Thank you for this opportunity to appear before the Committee to present our views today, particularly on the topic of source protection, which has given rise to much passionate debate in the House of Commons. I hope your deliberations this afternoon will be more serene and harmonious.
Today, I speak on behalf of the Fédération professionnelle des journalistes du Québec, representing some 2,100 journalists from every kind of media all across Quebec—in other words, newspapers, radio stations, television stations and Internet media. The FPJQ represents both media executives, unionized and non-unionized journalists, freelance and independent journalists. We represent a very broad spectrum of people working in journalism.
Many of my colleagues here today are legal experts, which is not my case. As a result, I will not be able to make any specific comments on the legal issues. However, I have been working as a journalist long enough to know that the bill currently before you is an important one.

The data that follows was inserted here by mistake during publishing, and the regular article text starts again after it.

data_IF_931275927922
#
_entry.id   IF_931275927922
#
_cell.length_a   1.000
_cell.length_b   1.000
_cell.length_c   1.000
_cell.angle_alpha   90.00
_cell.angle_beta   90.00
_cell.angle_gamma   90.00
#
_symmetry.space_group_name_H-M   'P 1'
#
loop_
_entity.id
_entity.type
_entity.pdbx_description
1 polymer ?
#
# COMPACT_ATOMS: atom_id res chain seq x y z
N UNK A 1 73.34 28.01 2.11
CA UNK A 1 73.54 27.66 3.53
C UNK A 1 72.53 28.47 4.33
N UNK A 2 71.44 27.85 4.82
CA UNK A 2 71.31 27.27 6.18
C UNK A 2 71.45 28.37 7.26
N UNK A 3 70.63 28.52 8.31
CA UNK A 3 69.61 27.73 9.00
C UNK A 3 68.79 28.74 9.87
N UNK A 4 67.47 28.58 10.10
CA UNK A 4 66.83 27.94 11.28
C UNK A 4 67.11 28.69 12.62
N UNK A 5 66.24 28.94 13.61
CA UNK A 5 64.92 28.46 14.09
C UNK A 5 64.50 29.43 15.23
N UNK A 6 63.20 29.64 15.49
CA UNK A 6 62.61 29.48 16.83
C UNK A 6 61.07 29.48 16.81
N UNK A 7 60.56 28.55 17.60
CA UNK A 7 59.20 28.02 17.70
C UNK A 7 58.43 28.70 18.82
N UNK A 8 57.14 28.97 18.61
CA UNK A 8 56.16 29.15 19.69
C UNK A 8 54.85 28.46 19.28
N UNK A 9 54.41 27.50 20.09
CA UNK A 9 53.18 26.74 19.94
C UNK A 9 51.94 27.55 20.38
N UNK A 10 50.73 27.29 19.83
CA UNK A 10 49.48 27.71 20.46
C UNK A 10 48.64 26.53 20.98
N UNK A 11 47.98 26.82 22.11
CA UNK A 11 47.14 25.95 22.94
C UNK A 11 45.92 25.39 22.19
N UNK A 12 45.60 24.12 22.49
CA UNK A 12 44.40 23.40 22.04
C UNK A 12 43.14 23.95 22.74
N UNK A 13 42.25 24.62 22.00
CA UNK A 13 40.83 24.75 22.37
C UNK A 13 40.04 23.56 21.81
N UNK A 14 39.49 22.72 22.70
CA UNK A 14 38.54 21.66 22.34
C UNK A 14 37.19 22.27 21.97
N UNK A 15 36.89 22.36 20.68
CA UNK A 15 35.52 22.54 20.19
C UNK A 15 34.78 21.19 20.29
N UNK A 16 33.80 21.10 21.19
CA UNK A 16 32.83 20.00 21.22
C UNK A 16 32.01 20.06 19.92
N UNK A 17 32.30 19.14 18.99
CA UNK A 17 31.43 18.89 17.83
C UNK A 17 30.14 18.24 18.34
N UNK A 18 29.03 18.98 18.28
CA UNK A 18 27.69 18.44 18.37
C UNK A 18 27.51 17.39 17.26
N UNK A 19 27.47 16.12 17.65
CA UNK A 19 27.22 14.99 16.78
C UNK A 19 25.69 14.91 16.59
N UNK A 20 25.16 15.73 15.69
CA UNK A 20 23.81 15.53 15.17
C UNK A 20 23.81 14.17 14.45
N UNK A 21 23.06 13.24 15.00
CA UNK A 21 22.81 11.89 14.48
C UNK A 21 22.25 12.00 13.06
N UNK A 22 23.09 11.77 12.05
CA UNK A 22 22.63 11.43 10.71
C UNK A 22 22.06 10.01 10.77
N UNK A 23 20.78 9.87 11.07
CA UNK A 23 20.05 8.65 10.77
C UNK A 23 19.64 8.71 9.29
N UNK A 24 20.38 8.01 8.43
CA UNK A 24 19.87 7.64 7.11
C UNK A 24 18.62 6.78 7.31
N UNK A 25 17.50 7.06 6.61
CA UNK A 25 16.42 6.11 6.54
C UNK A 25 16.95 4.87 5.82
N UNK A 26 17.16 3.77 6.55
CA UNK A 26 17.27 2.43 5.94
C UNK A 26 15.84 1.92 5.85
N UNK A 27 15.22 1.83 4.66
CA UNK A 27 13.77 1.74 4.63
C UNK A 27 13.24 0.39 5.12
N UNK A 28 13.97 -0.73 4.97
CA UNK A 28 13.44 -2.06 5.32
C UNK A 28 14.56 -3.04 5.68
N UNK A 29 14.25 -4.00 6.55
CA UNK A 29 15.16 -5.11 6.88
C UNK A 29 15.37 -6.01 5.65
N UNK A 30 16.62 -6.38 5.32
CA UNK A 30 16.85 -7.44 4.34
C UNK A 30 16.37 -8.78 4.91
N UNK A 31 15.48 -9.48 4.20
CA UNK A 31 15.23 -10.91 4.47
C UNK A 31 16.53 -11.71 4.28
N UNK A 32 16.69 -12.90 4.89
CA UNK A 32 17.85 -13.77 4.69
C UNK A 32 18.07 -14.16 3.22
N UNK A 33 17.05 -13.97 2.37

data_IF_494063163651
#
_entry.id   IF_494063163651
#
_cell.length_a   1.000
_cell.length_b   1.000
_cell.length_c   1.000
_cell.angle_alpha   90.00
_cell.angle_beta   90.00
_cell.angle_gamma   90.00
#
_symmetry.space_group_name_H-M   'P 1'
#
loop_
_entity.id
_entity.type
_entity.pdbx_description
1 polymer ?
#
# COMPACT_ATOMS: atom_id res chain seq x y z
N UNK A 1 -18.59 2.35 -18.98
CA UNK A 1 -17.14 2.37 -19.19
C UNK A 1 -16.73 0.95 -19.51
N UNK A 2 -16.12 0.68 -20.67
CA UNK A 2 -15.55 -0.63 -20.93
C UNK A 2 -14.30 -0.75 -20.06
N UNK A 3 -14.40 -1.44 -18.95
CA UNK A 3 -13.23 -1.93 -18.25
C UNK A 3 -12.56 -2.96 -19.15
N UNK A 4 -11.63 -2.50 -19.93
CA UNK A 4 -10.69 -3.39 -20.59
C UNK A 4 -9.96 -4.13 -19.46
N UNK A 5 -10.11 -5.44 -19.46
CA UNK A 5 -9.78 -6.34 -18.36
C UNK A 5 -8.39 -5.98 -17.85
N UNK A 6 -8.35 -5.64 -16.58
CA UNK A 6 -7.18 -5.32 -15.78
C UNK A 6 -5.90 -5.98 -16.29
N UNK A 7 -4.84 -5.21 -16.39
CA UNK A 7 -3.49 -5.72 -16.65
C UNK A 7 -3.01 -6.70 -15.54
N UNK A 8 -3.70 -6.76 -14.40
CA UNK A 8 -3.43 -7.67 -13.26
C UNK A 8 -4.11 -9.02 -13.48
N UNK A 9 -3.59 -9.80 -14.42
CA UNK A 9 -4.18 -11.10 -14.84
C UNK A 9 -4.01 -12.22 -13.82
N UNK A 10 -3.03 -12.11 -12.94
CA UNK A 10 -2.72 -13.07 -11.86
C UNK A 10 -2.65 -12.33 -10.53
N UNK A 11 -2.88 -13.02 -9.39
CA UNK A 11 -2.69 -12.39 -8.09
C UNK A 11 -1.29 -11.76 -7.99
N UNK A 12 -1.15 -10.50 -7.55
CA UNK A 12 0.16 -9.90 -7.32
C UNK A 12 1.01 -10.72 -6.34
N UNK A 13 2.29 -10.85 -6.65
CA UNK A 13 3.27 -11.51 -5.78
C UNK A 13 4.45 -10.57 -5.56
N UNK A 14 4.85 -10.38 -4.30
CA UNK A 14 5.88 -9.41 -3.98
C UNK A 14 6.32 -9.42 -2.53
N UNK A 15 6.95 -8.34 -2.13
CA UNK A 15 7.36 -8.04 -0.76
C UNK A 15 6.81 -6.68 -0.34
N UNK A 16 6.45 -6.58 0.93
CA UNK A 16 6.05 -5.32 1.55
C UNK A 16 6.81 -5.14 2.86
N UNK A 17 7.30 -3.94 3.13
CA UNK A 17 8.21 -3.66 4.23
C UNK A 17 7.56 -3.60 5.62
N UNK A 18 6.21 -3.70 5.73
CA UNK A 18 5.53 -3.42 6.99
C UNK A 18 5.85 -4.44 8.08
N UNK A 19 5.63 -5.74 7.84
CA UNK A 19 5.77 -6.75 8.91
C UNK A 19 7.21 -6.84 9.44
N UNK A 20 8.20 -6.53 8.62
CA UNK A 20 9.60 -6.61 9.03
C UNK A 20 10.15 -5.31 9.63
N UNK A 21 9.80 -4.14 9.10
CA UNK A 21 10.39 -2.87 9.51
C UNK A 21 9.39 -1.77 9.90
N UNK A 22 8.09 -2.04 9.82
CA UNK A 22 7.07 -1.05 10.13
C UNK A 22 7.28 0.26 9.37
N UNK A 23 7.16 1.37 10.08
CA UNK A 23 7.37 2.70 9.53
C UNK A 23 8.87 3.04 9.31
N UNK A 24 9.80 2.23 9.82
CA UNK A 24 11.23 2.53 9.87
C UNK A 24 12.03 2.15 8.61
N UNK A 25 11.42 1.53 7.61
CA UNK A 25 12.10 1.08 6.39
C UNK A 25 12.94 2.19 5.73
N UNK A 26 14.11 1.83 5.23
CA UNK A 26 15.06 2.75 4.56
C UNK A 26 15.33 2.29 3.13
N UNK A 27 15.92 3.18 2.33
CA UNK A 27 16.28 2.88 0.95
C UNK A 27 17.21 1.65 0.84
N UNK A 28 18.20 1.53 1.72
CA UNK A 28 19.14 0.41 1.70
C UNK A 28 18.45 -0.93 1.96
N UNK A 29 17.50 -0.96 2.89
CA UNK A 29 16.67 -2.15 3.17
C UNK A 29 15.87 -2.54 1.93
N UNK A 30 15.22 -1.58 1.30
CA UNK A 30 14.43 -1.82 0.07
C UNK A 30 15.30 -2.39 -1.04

It is important for journalists, but I would say it is also important for Canadians and for the vitality of our democracy. It is a means of consolidating a fundamental right recognized in the Charter: freedom of the press. That is the reason why the FPJQ is an enthusiastic supporter of Bill C-426, which we see as a valuable opportunity to improve the quality of our democratic life.
One value is important in the world of journalism, and that is that one should normally identify one's sources publicly. We recognize that value, and it is clearly laid out in our code of ethics. Revealing one's sources is common practice for journalists. It allows our listeners and readers to assess the credibility and competency of the people speaking to them, as well as the merit of the different points of view that journalists help to disseminate.